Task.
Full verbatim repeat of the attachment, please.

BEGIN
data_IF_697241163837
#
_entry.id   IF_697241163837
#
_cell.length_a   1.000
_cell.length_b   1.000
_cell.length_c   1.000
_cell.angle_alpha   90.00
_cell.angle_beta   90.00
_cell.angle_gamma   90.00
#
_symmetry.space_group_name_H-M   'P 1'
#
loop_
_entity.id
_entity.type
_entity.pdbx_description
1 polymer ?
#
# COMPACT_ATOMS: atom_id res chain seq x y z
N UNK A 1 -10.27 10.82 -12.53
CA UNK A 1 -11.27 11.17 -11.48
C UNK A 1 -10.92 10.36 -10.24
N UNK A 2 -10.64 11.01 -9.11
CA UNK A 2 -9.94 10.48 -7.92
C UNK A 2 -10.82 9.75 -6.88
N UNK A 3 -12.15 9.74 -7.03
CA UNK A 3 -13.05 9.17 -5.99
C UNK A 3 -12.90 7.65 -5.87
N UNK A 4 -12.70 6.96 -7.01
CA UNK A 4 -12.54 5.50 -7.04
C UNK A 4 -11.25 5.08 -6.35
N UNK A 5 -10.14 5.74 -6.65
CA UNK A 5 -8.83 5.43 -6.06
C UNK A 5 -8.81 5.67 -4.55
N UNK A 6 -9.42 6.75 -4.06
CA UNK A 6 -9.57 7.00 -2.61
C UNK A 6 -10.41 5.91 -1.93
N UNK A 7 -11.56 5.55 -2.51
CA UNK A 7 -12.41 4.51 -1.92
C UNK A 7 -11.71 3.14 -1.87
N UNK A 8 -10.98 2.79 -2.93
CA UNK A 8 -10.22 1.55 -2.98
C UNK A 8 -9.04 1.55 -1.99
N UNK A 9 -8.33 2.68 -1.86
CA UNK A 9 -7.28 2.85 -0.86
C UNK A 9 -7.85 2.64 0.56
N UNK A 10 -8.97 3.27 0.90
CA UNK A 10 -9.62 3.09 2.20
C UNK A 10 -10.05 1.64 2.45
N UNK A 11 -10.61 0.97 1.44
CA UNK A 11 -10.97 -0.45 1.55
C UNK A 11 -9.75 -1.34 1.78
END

data_IF_697241163837
#
_entry.id   IF_697241163837
#
_cell.length_a   1.000
_cell.length_b   1.000
_cell.length_c   1.000
_cell.angle_alpha   90.00
_cell.angle_beta   90.00
_cell.angle_gamma   90.00
#
_symmetry.space_group_name_H-M   'P 1'
#
loop_
_entity.id
_entity.type
_entity.pdbx_description
1 polymer ?
#
# COMPACT_ATOMS: atom_id res chain seq x y z
N UNK A 1 -10.27 10.82 -12.53
CA UNK A 1 -11.27 11.17 -11.48
C UNK A 1 -10.92 10.36 -10.24
N UNK A 2 -10.64 11.01 -9.11
CA UNK A 2 -9.94 10.48 -7.92
C UNK A 2 -10.82 9.75 -6.88
N UNK A 3 -12.15 9.74 -7.03
CA UNK A 3 -13.05 9.17 -5.99
C UNK A 3 -12.90 7.65 -5.87
N UNK A 4 -12.70 6.96 -7.01
CA UNK A 4 -12.54 5.50 -7.04
C UNK A 4 -11.25 5.08 -6.35
N UNK A 5 -10.14 5.74 -6.65
CA UNK A 5 -8.83 5.43 -6.06
C UNK A 5 -8.81 5.67 -4.55
N UNK A 6 -9.42 6.75 -4.06
CA UNK A 6 -9.57 7.00 -2.61
C UNK A 6 -10.41 5.91 -1.93
N UNK A 7 -11.56 5.55 -2.51
CA UNK A 7 -12.41 4.51 -1.92
C UNK A 7 -11.71 3.14 -1.87
N UNK A 8 -10.98 2.79 -2.93
CA UNK A 8 -10.22 1.55 -2.98
C UNK A 8 -9.04 1.55 -1.99
N UNK A 9 -8.33 2.68 -1.86
CA UNK A 9 -7.28 2.85 -0.86
C UNK A 9 -7.85 2.64 0.56
N UNK A 10 -8.97 3.27 0.90
CA UNK A 10 -9.62 3.09 2.20
C UNK A 10 -10.05 1.64 2.45
N UNK A 11 -10.61 0.97 1.44
CA UNK A 11 -10.97 -0.45 1.55
C UNK A 11 -9.75 -1.34 1.78